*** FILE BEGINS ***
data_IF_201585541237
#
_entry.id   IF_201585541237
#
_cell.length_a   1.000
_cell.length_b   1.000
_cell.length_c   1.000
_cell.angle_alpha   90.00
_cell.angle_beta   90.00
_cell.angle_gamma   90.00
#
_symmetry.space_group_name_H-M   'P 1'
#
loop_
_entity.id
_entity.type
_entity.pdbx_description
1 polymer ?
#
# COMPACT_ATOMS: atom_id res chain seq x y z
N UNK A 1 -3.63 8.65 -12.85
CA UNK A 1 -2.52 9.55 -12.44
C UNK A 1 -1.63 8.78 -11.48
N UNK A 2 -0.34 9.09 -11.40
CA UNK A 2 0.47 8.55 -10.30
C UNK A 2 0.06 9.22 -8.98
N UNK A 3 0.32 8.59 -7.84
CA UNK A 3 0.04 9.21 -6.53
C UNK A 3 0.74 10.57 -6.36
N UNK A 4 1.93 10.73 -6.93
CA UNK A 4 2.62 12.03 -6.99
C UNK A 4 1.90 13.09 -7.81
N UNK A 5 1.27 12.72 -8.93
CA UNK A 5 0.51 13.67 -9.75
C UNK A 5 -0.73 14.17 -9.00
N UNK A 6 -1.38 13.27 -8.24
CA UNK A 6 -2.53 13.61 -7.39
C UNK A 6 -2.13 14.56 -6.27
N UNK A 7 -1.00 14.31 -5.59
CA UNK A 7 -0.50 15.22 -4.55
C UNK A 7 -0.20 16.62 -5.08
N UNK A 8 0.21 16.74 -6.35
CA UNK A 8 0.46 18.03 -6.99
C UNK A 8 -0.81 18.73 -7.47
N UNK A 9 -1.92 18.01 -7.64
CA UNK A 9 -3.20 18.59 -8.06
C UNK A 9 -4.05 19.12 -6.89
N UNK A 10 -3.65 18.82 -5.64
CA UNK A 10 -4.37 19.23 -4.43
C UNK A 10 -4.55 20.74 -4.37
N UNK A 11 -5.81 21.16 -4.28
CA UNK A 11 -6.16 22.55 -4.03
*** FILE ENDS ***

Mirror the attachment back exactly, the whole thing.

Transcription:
data_IF_201585541237
#
_entry.id   IF_201585541237
#
_cell.length_a   1.000
_cell.length_b   1.000
_cell.length_c   1.000
_cell.angle_alpha   90.00
_cell.angle_beta   90.00
_cell.angle_gamma   90.00
#
_symmetry.space_group_name_H-M   'P 1'
#
loop_
_entity.id
_entity.type
_entity.pdbx_description
1 polymer ?
#
# COMPACT_ATOMS: atom_id res chain seq x y z
N UNK A 1 -3.63 8.65 -12.85
CA UNK A 1 -2.52 9.55 -12.44
C UNK A 1 -1.63 8.78 -11.48
N UNK A 2 -0.34 9.09 -11.40
CA UNK A 2 0.47 8.55 -10.30
C UNK A 2 0.06 9.22 -8.98
N UNK A 3 0.32 8.59 -7.84
CA UNK A 3 0.04 9.21 -6.53
C UNK A 3 0.74 10.57 -6.36
N UNK A 4 1.93 10.73 -6.93
CA UNK A 4 2.62 12.03 -6.99
C UNK A 4 1.90 13.09 -7.81
N UNK A 5 1.27 12.72 -8.93
CA UNK A 5 0.51 13.67 -9.75
C UNK A 5 -0.73 14.17 -9.00
N UNK A 6 -1.38 13.27 -8.24
CA UNK A 6 -2.53 13.61 -7.39
C UNK A 6 -2.13 14.56 -6.27
N UNK A 7 -1.00 14.31 -5.59
CA UNK A 7 -0.50 15.22 -4.55
C UNK A 7 -0.20 16.62 -5.08
N UNK A 8 0.21 16.74 -6.35
CA UNK A 8 0.46 18.03 -6.99
C UNK A 8 -0.81 18.73 -7.47
N UNK A 9 -1.92 18.01 -7.64
CA UNK A 9 -3.20 18.59 -8.06
C UNK A 9 -4.05 19.12 -6.89
N UNK A 10 -3.65 18.82 -5.64
CA UNK A 10 -4.37 19.23 -4.43
C UNK A 10 -4.55 20.74 -4.37
N UNK A 11 -5.81 21.16 -4.28
CA UNK A 11 -6.16 22.55 -4.03